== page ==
Borderline: pg 189-259
I’ve prayed the first chapter of the Qur’an so many times, I’ve stopped hearing the words. But now, in the predawn dark, they ring clear. Each syllable connects me to a power bigger than myself, a world of others praying the same words. My forehead tingles. I’m not alone. I’m not afraid. I’m going to save my Dad, my family, Inshallah. (Allan Stratton, 228)
This passage happens after Sami decides to go to Toronto to face Tariq Hasan in order to prove his father’s innocence. He wakes up the night he’s to leave for Toronto with a need to pray. This is the first time in the novel that Sami has had a connection with his religion, and it affects him deeply. He now feels that he is strong through praying to God. This is an important turning point in the book because Sami always considered his religious identity an afterthought, but now, Sami understands the power of his God and how the words of prayer affect his life. This is relevant to the story because Sami’s religious identity was something he always struggled with, but now he isn’t embarrassed about who he is.
It’s the middle of the night.
I’m staring at that framed photo on my bedside table, the one of me and Dad from his office. Who is he?Who is he really? I don’t know. I don’t care. I hate him. He’s ruined my life. Mom’s too.
I go to throw it in the garbage, but I can’t. (199)
This passage happens after Sami’s father’s first trial. Sami is unsure whether his father is truly innocent or not, and is facing the dilemma of if he should stand by him or not. He is mad at his father for getting his family involved in this case, but he cannot bring himself to throw the picture of him away. This is significant to the book because it shows Sami’s loyalty to his father despite how much he hates him. Throughout the whole book, Sami and his father haven’t had a positive interaction, and as a reader, I was unsure whether Sami actually loved his father. This passage proves that Sami loves his father deep down, and despite all the stress he’s put Sami through, Sami is still there for him.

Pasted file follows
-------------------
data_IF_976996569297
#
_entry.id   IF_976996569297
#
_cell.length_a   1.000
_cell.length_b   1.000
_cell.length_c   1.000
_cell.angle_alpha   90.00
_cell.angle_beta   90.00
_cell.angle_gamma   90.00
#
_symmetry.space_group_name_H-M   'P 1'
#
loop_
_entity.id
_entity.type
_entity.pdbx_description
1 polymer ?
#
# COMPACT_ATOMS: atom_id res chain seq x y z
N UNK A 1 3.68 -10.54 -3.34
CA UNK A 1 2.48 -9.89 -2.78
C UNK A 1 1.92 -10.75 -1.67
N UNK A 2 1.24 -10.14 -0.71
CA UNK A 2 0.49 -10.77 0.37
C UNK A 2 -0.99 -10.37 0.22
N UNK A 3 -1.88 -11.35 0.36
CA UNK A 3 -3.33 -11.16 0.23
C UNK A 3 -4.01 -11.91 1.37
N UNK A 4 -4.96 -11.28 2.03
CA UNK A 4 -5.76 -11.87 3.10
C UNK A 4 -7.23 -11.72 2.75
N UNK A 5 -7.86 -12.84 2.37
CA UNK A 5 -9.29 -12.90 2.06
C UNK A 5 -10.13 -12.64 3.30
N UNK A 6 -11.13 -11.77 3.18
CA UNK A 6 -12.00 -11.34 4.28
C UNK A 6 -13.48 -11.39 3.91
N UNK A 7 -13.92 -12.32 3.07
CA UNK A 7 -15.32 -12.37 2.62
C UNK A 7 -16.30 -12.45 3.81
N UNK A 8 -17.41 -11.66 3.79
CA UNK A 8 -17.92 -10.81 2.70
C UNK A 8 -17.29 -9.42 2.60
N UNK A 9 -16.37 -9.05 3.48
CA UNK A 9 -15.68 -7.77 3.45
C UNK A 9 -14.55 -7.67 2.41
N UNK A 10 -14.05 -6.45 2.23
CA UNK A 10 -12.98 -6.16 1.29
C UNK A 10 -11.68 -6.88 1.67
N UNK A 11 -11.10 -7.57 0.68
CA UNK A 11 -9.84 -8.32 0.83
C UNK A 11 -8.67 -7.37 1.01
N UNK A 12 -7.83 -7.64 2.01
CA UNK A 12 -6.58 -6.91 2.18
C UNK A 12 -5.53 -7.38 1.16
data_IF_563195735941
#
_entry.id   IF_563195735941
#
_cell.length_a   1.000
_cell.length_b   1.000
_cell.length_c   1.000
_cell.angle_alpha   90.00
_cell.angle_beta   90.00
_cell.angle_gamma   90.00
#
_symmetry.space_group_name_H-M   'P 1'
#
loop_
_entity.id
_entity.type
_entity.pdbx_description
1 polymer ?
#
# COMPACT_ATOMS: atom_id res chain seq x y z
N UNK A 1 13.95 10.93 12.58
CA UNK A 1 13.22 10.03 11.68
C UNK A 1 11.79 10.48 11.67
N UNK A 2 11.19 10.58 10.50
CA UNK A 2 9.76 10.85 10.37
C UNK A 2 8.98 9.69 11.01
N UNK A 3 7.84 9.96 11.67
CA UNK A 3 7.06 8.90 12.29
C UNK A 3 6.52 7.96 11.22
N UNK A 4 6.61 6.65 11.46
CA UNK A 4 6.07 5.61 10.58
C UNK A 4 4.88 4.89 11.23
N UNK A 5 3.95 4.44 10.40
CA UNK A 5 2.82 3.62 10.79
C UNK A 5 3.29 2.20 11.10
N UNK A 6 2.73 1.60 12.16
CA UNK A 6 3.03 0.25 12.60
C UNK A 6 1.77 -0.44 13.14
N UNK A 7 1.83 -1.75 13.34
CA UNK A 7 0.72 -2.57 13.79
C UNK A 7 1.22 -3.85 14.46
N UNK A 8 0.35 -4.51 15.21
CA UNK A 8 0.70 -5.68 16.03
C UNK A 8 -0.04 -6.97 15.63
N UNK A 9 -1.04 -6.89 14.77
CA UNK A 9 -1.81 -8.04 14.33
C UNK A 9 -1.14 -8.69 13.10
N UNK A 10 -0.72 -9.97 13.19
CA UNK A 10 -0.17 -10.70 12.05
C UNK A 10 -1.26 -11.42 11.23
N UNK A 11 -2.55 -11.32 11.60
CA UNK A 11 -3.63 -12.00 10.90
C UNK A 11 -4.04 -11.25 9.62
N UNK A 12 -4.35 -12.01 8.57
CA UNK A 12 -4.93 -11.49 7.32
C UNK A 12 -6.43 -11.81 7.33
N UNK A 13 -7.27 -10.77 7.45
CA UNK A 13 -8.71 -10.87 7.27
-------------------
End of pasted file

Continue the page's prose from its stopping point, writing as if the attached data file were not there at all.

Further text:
What does evil look like, Sami? If monsters looked like monsters, we’d know who to run from. But they don’t. They scariest monsters look like family and friends. They’re the ones that get you. The ones you trust. You let them into your heart, and then it’s too late. They’ve got you. You’re dead. Ask Andy. He thought he knew his dad too.
No! I hit my head over and over, but the voice gets louder. I grab the photo of me and Dad, smash the frame face down on the floor, and shove it, hard, under my bed. I imagine the splintered glass tearing into the paper, shredding Dad’s face. (200-201)
In this passage, Sami is arguing with his inner voice, and is having an internal struggle to who his dad truly is: a monster, or his father? Sami is trying to defend his father, but his inner voice is telling him to face the facts; monsters are the ones we trust. Sami tries to fight the voice, but he ends up succumbing to it and smashing the picture of his father. This is a significant point in the book, because Sami has been conversing with this “inner voice” throughout the book. This is the first time Sami has given into the voice, showing that his mental struggles are manifesting in Sami’s life.